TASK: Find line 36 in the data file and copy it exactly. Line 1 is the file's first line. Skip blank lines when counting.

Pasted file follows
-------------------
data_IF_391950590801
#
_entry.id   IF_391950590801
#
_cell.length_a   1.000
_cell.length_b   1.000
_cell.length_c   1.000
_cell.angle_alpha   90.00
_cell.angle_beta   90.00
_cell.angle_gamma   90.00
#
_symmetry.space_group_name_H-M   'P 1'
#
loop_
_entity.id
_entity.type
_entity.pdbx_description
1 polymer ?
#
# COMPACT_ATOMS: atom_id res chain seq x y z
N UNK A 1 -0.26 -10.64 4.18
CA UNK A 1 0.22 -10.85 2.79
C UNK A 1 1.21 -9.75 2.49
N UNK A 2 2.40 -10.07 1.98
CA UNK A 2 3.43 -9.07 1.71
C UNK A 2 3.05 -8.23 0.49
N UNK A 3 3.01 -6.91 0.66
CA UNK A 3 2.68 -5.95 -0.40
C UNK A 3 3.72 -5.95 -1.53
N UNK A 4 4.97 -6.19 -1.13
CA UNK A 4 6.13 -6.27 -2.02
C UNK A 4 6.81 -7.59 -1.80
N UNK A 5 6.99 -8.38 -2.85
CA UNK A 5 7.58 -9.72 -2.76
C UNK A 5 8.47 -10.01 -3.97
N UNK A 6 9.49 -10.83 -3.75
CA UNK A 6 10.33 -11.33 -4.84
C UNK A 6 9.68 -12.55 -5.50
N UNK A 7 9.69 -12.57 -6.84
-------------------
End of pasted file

N UNK A 6 9.49 -10.83 -3.75